September 12, 2019
The U.S. federal government has come up with $973.5 million for multiple agencies that have requested funding for non-defense-related artificial intelligence pursuits. (Spending on AI for national defense is classified.) This is the first time the government has done so, but numerous industry executives are already saying that it’s not enough to “maintain a competitive edge.” The Trump administration stated that the figures they are putting forward are more transparent than those from China, which aims to dominate AI by 2030.
The Wall Street Journal reports that the U.S. chief technology officer Michael Kratsios said, “too often, the conversation focuses almost exclusively not on where America is dominant, but instead on the alleged disparity in government spending on AI R&D.” “In American AI R&D budgets, you won’t find aspirational expenditures or cryptic funding mechanisms,” he added.
But Intel and Nvidia representatives countered, criticizing “federal officials for not doing enough to come up with regulations governing data protection and privacy,” which some think could “spur private investment in AI.”
Nvidia vice president for the North American public sector Anthony Robbins stressed, “Washington needs to boost its AI training programs and figure out a way to compete for AI talent with startups and technology companies that pay more.” “A billion dollars is certainly a great thing and certainly interesting, but it’s not nearly enough,” he added.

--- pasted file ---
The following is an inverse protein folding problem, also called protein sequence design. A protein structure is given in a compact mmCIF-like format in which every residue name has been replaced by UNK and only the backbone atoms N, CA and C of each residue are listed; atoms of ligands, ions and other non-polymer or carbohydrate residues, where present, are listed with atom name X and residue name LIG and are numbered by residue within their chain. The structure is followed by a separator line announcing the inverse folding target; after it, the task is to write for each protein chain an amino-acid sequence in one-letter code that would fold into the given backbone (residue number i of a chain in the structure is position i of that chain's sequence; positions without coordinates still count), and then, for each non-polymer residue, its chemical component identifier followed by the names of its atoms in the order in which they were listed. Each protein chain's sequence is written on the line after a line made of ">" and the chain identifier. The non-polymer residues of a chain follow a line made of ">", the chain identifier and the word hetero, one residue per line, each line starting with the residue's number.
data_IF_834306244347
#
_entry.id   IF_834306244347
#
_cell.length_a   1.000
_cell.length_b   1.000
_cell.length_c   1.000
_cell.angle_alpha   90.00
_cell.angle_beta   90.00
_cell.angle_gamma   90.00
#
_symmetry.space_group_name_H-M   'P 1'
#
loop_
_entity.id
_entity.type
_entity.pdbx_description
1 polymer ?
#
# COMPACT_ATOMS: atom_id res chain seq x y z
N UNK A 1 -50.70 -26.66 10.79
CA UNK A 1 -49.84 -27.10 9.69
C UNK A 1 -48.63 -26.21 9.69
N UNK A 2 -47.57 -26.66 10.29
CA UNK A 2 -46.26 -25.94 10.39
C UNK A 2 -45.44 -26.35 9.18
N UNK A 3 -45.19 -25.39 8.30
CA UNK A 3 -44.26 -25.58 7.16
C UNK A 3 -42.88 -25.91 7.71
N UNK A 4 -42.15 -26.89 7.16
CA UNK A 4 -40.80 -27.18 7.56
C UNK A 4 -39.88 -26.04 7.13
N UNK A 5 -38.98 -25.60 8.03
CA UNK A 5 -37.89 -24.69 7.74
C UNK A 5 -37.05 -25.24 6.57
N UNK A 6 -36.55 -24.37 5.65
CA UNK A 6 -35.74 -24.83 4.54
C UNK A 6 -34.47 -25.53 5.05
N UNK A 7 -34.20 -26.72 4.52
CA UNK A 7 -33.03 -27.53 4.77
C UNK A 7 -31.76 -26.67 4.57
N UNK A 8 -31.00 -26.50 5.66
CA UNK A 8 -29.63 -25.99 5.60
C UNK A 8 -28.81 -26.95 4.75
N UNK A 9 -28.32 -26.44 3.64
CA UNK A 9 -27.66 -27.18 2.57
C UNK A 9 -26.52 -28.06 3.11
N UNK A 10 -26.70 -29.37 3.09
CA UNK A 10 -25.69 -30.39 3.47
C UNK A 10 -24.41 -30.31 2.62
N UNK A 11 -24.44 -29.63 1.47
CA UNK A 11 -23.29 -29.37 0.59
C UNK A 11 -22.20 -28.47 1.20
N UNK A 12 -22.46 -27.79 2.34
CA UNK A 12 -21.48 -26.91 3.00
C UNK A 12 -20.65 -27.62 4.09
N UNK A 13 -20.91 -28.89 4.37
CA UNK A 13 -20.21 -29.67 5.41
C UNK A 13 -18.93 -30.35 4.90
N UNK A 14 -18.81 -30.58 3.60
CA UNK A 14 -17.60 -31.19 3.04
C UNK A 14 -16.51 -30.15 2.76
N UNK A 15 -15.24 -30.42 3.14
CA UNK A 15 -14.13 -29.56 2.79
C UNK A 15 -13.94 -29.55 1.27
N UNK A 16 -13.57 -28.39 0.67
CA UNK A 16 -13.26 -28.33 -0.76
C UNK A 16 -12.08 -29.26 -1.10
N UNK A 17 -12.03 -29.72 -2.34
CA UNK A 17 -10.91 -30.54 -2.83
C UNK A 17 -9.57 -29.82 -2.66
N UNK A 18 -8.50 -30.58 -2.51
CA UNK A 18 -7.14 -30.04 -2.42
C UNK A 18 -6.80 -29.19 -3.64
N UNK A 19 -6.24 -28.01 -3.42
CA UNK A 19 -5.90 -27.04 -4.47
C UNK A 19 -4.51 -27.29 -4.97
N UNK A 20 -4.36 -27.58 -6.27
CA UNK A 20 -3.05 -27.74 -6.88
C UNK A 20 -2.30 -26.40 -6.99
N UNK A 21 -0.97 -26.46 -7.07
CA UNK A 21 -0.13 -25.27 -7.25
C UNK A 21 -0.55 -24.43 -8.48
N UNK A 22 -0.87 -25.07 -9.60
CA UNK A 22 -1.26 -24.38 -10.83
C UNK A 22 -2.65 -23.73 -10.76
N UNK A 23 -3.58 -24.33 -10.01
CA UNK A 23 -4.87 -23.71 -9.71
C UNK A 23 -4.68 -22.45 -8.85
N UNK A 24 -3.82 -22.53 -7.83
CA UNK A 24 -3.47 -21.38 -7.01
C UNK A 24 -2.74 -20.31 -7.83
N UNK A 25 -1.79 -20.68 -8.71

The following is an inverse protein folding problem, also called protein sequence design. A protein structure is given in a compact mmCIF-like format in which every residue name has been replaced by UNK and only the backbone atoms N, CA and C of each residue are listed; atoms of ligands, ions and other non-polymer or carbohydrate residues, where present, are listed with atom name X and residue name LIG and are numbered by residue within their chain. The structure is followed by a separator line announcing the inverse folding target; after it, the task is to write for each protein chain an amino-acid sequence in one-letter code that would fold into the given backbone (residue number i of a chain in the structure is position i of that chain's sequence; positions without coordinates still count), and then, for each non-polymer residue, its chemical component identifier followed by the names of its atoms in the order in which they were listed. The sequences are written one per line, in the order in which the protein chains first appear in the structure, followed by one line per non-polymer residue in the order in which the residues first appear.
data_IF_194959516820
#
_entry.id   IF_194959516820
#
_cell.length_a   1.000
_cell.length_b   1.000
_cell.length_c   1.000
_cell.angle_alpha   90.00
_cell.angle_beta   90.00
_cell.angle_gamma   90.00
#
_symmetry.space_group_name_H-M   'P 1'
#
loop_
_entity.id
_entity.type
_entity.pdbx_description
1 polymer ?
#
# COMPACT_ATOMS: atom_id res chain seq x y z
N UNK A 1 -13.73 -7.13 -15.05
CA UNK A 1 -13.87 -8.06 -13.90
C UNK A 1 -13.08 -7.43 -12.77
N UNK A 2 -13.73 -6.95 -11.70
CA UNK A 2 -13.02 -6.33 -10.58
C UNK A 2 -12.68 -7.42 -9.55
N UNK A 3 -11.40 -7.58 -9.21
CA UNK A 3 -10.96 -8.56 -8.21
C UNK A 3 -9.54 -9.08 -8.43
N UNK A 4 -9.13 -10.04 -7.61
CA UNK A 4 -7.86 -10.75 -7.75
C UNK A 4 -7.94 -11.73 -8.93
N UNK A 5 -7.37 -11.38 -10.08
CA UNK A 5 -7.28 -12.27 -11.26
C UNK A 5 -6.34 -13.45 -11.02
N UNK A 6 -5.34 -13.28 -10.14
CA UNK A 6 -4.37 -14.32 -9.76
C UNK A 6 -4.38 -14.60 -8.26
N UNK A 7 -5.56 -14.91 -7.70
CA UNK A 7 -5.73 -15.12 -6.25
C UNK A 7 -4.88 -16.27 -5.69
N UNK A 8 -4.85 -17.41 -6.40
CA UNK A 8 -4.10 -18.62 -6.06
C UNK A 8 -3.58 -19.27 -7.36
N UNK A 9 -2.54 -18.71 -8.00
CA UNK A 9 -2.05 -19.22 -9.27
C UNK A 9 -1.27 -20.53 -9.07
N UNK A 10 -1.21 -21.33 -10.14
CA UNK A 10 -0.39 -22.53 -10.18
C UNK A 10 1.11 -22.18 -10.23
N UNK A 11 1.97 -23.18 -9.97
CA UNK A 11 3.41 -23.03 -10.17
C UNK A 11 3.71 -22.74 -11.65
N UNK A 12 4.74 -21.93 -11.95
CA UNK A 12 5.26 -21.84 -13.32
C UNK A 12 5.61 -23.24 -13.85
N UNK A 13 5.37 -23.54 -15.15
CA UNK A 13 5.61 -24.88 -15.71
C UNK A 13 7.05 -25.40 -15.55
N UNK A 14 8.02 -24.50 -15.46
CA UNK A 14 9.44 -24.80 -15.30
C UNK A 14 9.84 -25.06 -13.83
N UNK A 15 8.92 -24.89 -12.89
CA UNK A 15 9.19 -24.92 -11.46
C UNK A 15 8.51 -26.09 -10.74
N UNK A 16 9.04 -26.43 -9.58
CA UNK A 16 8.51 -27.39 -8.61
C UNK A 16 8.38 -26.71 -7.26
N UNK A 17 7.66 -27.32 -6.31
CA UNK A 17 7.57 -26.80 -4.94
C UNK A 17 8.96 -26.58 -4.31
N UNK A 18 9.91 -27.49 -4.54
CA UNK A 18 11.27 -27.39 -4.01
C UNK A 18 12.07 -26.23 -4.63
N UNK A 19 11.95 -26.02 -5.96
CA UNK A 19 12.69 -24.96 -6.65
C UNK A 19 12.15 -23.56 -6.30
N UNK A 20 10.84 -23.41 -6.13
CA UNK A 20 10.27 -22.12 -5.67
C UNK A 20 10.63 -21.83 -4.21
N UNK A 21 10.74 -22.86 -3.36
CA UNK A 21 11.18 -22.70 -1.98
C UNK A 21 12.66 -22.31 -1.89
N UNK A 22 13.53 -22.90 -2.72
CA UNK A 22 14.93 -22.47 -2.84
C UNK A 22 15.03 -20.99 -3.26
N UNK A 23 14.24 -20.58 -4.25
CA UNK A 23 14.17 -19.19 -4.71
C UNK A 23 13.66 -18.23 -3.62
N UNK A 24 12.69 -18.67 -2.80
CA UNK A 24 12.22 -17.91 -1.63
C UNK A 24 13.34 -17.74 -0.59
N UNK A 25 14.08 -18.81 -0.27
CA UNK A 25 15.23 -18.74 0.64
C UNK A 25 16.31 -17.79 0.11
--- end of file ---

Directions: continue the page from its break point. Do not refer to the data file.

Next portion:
Intel director and managing attorney of U.S. AI/healthcare policy divisions Jackie Medecki said today’s patchwork of state regulations make it difficult to clarify how data could be used, calling for a “national, comprehensive privacy law” to create more trust in AI.
Several countries, including Canada, China, Finland, France and Germany, have already developed national AI strategies for its use and development. Medecki suggested that the U.S. should “follow the example of countries like Estonia … which developed a formal strategy for how the technology should be used, including AI’s ethical implications.”
Intel also released “a set of recommendations for the U.S. government,” which included a mandate to adopt AI systems throughout the government and create federal privacy legislation. According to a Center for Data Innovation report, “China is adopting AI at a faster rate than the U.S. and the European Union, possibly because Chinese companies and citizens understand the value of AI.”